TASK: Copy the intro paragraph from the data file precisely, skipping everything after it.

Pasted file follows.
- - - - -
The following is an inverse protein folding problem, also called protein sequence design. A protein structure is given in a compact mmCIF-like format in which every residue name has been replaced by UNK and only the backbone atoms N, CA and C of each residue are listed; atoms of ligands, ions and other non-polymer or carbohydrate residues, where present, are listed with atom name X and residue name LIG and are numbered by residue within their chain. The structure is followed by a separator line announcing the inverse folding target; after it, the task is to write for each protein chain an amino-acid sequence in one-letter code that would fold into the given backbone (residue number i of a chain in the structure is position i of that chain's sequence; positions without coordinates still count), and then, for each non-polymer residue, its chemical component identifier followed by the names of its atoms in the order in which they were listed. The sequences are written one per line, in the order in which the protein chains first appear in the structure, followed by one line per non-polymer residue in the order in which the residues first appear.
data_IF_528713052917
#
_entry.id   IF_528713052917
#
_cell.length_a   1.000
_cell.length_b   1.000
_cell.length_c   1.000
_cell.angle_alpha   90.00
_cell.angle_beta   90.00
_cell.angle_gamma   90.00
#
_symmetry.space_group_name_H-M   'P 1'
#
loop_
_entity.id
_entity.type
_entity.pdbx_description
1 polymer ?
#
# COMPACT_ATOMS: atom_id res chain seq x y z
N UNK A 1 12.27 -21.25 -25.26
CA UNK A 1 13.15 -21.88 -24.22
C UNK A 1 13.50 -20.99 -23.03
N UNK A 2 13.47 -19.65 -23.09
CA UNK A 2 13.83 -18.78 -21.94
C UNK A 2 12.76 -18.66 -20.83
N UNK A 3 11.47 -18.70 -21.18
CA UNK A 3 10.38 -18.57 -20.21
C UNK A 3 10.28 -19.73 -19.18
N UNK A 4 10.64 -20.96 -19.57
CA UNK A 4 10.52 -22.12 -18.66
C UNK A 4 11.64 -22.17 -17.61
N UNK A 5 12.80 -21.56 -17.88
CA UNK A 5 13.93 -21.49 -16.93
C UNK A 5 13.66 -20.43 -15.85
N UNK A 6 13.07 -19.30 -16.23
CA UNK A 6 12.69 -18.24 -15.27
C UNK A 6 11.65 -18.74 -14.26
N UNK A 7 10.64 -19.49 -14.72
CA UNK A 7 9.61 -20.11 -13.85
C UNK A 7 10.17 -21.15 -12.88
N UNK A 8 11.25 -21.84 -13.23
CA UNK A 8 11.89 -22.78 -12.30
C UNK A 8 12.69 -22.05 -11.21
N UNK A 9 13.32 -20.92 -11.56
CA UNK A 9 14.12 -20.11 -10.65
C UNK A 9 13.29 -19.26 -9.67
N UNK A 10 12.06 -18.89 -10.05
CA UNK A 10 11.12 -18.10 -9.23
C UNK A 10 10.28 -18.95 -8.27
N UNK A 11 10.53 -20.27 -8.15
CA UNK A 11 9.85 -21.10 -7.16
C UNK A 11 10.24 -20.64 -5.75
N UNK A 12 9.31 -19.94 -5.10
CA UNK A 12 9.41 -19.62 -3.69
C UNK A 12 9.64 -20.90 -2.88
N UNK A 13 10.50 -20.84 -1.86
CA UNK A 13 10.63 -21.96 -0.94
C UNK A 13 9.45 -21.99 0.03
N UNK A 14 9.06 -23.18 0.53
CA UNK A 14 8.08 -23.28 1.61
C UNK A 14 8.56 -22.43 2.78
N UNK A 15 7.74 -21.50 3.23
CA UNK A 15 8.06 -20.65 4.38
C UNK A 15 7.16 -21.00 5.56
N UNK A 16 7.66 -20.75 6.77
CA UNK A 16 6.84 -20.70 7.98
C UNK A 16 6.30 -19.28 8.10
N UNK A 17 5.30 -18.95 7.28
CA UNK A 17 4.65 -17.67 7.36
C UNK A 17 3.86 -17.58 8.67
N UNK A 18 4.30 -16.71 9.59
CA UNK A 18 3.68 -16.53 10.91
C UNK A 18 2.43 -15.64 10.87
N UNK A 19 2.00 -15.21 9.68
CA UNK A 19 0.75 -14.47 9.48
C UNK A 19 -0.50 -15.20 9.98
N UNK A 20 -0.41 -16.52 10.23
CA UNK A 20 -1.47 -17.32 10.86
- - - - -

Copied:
The following is an inverse protein folding problem, also called protein sequence design. A protein structure is given in a compact mmCIF-like format in which every residue name has been replaced by UNK and only the backbone atoms N, CA and C of each residue are listed; atoms of ligands, ions and other non-polymer or carbohydrate residues, where present, are listed with atom name X and residue name LIG and are numbered by residue within their chain. The structure is followed by a separator line announcing the inverse folding target; after it, the task is to write for each protein chain an amino-acid sequence in one-letter code that would fold into the given backbone (residue number i of a chain in the structure is position i of that chain's sequence; positions without coordinates still count), and then, for each non-polymer residue, its chemical component identifier followed by the names of its atoms in the order in which they were listed. The sequences are written one per line, in the order in which the protein chains first appear in the structure, followed by one line per non-polymer residue in the order in which the residues first appear.